Maria Shehata: Britain versus Los Angeles

Picture of a slide near a graveyard, near Canada Water.I was in London recently, walking to a bar in Canada Water, and I passed a playground that was in a cemetery. The cold metal slide, the kind that have since been replaced by happy brightly coloured plastic slides, led children right into the grave stones (pictured). Their little smiling faces fading at the site of the grim new backdrop at their feet. A short fun little ride into mortality. I feel that explains a lot about why British people are the way they are.

You always hear about Brits being doom and gloom, self deprecating, and generally negative. If the UK is the goth kid at school, America is the sunny cheerleader you can't stand.

One could easily think Los Angeles residents are so happy they must be dumb. And you know what? A lot of Angelenos are dumb. I'm not going to stick up for us, because we're fine with it. Los Angeles is so far removed from the rest of the world, its own sunny little bubble. We get the news hours later than everyone else, and by then, the sun is glowing on our skin, and we are well into our 3 mimosa lunch date. The news will just have to wait.

When I lived in New York, it was a city that felt in step with the rest of the world. LA is the sibling that wanted nothing to do with the family drama, and moved away to smoke weed all day.

I spent four years in NYC doing comedy, before moving to LA, where I've been doing comedy for the past six years, just in case you were wondering what my credits are, which you weren't, you don't care. In LA, the MC gives credits to the comedian they are bringing to the stage, because the audience needs to know why they should like them. In Britain acts are brought up with little introduction because you'll decide for yourselves, thank you very much.

Maria Shehata.Doing stand-up in London felt more like a conversation, while LA audiences like more of a character, a performer. The British like subtlety. They read it on my face, and find the humour without much spoon feeding from me. British people make the leap from A to C. They are in on the secret - 'I know how she really feels'.

If you were watching a best man give a speech at a wedding, Angelenos are looking at the speaker, laughing at his jokes, while the British are looking at the maid of honour's face to see if there was a past relationship between the two of them.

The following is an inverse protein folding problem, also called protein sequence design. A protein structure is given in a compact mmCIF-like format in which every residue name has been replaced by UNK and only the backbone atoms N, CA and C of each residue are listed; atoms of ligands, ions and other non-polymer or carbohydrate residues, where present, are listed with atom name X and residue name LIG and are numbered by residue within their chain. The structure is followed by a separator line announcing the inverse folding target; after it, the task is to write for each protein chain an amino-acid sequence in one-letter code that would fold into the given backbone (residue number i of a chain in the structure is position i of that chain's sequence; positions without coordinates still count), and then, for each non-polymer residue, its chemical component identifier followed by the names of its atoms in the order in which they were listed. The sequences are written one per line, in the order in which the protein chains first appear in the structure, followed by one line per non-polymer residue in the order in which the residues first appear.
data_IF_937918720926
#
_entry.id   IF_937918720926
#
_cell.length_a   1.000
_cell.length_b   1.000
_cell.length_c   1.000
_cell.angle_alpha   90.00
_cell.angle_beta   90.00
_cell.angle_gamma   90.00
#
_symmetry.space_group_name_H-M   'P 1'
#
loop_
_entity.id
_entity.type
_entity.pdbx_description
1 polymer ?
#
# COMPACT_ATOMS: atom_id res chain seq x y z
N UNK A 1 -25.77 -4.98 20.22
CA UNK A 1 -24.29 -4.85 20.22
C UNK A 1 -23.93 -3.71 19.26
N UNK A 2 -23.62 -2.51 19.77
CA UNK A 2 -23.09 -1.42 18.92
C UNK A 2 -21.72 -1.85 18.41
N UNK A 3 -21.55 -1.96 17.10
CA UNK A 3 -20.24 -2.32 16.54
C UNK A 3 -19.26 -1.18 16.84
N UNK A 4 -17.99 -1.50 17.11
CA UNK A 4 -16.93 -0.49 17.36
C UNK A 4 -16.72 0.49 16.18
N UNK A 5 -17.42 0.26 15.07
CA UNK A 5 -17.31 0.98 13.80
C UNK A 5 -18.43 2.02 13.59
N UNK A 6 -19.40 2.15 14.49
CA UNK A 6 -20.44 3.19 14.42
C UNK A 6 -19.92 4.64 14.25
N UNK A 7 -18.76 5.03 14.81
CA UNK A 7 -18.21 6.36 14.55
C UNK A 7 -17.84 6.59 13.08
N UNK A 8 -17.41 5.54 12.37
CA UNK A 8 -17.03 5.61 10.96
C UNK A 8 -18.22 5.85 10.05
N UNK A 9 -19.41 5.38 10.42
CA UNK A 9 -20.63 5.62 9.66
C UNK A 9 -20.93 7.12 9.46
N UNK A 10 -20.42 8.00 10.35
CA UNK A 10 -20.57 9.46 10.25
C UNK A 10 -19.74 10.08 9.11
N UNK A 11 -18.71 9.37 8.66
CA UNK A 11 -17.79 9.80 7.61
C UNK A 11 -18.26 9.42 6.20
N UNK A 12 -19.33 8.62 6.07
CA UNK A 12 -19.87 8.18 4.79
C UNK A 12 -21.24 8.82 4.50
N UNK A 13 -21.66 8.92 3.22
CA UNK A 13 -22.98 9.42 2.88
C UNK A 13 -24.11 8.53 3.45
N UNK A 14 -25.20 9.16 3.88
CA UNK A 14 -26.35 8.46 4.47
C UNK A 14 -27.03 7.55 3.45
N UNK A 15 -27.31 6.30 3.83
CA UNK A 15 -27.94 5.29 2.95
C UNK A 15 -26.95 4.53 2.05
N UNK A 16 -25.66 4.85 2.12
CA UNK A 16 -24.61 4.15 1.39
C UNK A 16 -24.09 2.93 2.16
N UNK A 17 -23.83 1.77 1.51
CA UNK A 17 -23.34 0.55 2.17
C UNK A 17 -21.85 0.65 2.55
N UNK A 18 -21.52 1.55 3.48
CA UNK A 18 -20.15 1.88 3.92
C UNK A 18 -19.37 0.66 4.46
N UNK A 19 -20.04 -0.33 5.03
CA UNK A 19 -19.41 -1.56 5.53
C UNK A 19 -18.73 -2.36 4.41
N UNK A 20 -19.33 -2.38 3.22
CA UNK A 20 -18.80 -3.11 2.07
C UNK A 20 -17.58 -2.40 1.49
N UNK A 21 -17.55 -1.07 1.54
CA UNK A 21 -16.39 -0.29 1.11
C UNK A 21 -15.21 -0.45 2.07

Brits will pack themselves into a small room in the upstairs of a bar, like a Victoria Line tube station at 6pm. 150 butts bumping into each other, making room for each other, because you are all in the boat together, and wanna talk about the journey. In LA, there's a lot of space. There is room for all of our cars, all of our surfboards, and all of our egos. And there is room at comedy shows, because no one comes to them. Because we're already happy: Gossip, beauty, health, and careers... we are a live issue of Cosmo magazine.

I once had a co-worker ask me to punch him in the stomach to demonstrate how strong his abs had gotten. I punched him in the stomach, and he keeled over gasping for breath. What he saw were my small biceps. What he didn't see were the years of shitty open mics I had been doing. All the empty comedy shows were affecting me on a level I wasn't even aware of until that glorious moment.

The British may have a negative outlook on life, but it's out there for everyone to see, it's genuine, and you come together to laugh together. Angelenos are beautiful, but we're not connected. A collection of every city's biggest assholes, everyone is self-involved, career driven, and shallow. And that affects how we communicate. Not many people in the UK are ordering vodka and soda because it is the least caloric cocktail you can put into My Fitness Pal. You know how to enjoy yourselves. You have a few pints, gain a few pounds, and talk about what really matters. You live your life, because you know all too well, it's just a short little ride to the grave.

'Maria Shehata: Little Ethnic Girl' is at 6:15pm at New Waverley Arches on 25-31 August. Entry is free. Listing

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